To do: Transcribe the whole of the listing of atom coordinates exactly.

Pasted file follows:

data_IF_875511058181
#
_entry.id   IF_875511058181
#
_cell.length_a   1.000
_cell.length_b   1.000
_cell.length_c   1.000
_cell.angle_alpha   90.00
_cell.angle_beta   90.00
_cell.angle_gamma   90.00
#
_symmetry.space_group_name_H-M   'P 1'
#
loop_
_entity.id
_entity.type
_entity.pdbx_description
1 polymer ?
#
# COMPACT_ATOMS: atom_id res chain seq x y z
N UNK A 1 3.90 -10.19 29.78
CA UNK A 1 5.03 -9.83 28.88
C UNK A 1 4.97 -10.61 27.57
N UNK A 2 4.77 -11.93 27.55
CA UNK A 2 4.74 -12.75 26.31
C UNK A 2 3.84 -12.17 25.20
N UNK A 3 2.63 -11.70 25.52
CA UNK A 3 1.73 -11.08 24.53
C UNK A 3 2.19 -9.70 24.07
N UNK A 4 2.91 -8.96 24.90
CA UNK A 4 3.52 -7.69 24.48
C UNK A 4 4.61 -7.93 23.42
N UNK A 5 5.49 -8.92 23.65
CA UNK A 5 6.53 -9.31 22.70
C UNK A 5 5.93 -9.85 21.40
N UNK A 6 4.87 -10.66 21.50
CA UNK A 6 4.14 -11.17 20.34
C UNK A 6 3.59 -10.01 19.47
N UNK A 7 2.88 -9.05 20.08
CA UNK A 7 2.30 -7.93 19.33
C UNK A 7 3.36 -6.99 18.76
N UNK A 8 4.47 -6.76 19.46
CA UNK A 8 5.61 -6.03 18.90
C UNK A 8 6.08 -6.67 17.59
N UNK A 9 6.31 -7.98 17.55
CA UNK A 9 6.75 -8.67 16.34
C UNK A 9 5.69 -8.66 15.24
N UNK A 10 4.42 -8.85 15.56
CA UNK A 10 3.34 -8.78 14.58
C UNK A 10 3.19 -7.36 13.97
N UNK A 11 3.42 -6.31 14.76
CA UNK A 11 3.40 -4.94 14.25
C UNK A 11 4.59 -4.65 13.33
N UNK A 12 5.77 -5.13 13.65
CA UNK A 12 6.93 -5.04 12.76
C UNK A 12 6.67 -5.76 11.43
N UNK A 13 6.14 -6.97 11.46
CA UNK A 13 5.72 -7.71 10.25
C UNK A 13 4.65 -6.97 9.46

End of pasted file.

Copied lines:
data_IF_875511058181
#
_entry.id   IF_875511058181
#
_cell.length_a   1.000
_cell.length_b   1.000
_cell.length_c   1.000
_cell.angle_alpha   90.00
_cell.angle_beta   90.00
_cell.angle_gamma   90.00
#
_symmetry.space_group_name_H-M   'P 1'
#
loop_
_entity.id
_entity.type
_entity.pdbx_description
1 polymer ?
#
# COMPACT_ATOMS: atom_id res chain seq x y z
N UNK A 1 3.90 -10.19 29.78
CA UNK A 1 5.03 -9.83 28.88
C UNK A 1 4.97 -10.61 27.57
N UNK A 2 4.77 -11.93 27.55
CA UNK A 2 4.74 -12.75 26.31
C UNK A 2 3.84 -12.17 25.20
N UNK A 3 2.63 -11.70 25.52
CA UNK A 3 1.73 -11.08 24.53
C UNK A 3 2.19 -9.70 24.07
N UNK A 4 2.91 -8.96 24.90
CA UNK A 4 3.52 -7.69 24.48
C UNK A 4 4.61 -7.93 23.42
N UNK A 5 5.49 -8.92 23.65
CA UNK A 5 6.53 -9.31 22.70
C UNK A 5 5.93 -9.85 21.40
N UNK A 6 4.87 -10.66 21.50
CA UNK A 6 4.14 -11.17 20.34
C UNK A 6 3.59 -10.01 19.47
N UNK A 7 2.88 -9.05 20.08
CA UNK A 7 2.30 -7.93 19.33
C UNK A 7 3.36 -6.99 18.76
N UNK A 8 4.47 -6.76 19.46
CA UNK A 8 5.61 -6.03 18.90
C UNK A 8 6.08 -6.67 17.59
N UNK A 9 6.31 -7.98 17.55
CA UNK A 9 6.75 -8.67 16.34
C UNK A 9 5.69 -8.66 15.24
N UNK A 10 4.42 -8.85 15.56
CA UNK A 10 3.34 -8.78 14.58
C UNK A 10 3.19 -7.36 13.97
N UNK A 11 3.42 -6.31 14.76
CA UNK A 11 3.40 -4.94 14.25
C UNK A 11 4.59 -4.65 13.33
N UNK A 12 5.77 -5.13 13.65
CA UNK A 12 6.93 -5.04 12.76
C UNK A 12 6.67 -5.76 11.43
N UNK A 13 6.14 -6.97 11.46
CA UNK A 13 5.72 -7.71 10.25
C UNK A 13 4.65 -6.97 9.46